Part II: Keys To Academic Success

In Part II of our interview with Academic Support Director Carrie Leger and NC State Football Academic Advisor Katie Sheridan, we take a look at the importance of staff collaboration and building relationships to academic success.

  • Part I: Creating Champions In The Classroom

    In Part II of our interview with Carrie Leger and Katie Sheridan, we take a look at the importance of staff collaboration and building relationships to academic success.

    Leger was elevated to the director of the academic support program for student-athletes (ASPSA) for the second time in July, after serving as associate athletics director for academics and student services for NC State. She's been at State for a decade, with responsibilities in that span ranging from housing to charitable giving to sport administrator for Wolfpack gymnastics.

    She also has experience with the NCAA, in addition to her four-year stint as director of academic progress and life skills development at Elon. Leger holds a bachelor's degree in psychology from Towson University, where she competed in gymnastics, as well as a master's in business administration from Elon.

    Sheridan is the assistant director of ASPSA and lead academic advisor for football, a role she has held for nearly six years. After competing on the swim team at NC State, she moved into academic support for both men's basketball and football while pursuing graduate courses. Originally from Toronto, she has a bachelor's in business management and a master's of education in counseling from State.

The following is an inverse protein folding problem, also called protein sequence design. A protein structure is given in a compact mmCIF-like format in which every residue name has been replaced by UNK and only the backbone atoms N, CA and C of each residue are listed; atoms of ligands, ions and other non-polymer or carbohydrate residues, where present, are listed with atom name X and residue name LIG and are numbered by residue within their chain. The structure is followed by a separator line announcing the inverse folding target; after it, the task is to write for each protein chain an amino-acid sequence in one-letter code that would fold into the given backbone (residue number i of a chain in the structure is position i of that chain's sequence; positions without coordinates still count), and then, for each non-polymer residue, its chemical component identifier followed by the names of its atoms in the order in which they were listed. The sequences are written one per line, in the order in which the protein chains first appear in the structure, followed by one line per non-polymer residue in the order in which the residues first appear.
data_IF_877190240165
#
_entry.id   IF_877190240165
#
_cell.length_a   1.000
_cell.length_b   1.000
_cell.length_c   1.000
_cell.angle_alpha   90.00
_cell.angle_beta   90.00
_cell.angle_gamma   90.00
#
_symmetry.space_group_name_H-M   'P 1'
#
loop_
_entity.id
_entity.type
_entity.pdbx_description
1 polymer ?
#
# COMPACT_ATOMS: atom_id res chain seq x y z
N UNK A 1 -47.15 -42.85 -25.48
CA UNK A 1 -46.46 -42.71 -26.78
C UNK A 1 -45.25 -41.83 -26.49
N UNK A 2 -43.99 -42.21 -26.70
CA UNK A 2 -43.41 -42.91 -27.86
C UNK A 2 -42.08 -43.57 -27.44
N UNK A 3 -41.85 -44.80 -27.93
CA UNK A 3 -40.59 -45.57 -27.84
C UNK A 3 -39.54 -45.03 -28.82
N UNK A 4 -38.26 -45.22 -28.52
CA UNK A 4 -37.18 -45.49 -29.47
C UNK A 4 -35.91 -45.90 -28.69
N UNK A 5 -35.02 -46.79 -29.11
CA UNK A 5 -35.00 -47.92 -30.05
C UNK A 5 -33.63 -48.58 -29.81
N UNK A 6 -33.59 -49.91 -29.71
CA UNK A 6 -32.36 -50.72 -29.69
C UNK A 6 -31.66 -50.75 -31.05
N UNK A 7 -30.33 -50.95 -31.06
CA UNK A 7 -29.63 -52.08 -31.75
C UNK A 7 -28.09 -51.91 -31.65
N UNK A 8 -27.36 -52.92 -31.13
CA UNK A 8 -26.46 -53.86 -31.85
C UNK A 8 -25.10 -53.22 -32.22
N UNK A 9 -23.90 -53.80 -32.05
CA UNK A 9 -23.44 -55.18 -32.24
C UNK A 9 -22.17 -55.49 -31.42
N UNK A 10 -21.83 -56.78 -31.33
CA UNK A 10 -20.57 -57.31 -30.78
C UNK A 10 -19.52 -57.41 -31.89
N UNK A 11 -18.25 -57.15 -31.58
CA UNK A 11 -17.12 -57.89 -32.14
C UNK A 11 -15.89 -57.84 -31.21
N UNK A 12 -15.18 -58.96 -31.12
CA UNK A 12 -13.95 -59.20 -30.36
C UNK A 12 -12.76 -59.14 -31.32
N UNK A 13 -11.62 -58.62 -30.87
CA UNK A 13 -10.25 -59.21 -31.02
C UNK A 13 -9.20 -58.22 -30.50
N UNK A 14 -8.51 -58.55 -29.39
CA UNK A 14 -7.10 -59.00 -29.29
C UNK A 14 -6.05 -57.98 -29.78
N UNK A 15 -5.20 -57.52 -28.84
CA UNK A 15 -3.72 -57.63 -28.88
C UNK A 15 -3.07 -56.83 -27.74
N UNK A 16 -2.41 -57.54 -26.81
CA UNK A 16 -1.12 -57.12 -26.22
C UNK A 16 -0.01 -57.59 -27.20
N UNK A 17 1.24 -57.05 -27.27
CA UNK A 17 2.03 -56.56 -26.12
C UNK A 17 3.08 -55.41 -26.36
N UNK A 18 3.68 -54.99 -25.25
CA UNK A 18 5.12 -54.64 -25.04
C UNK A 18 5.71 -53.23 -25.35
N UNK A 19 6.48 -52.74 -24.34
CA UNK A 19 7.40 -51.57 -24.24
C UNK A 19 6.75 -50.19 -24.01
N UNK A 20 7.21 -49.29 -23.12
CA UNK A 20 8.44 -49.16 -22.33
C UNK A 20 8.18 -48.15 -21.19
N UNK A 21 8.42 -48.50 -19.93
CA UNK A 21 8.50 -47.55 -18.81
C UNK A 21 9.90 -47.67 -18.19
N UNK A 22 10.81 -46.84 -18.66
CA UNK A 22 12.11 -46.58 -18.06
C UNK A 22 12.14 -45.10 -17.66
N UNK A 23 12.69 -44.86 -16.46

Collaboration With The Staff Is Essential To Academic Success
    Of course, any goals from an academic support perspective are only reachable with the help of both the student-athlete and the NC State coaching staff. Sheridan said she feels fortunate that she works with a coach in O'Brien who places such a heavy emphasis on academics. And that focus extends to recruiting coordinator and special teams coach Jerry Petercuskie, as well as the individual position coaches.

    "We get a lot of support from the coaching staff," said Sheridan. "Coach O'Brien himself is very involved, and just in talking to other colleagues in our same field across the country, we have different access to our head coach than they have, the people who sit in my seat across the country. Which is great, and which is why I think he has a lot of success with his students graduating.

    "And then he has Jerry Petercuskie as the academic liaison, so we communicate a lot with him on general issues, and we get a lot of support from the position coaches as far as talking to the guys, mentoring the guys and working with them on a day-to-day basis. So it's not one person; it takes a village to get some of these guys through, and that's definitely the mentality that Coach O'Brien takes. And so I think that it's going to slowly—and it is—start to move in the right direction."

    Another piece to that collaboration comes on the recruiting trails. O'Brien and his staff work hard to be upfront with prospects about what will be required of them academically. Creating that understanding up front can help to eliminate those prospects who are looking for a free ride to the possibility for NFL riches.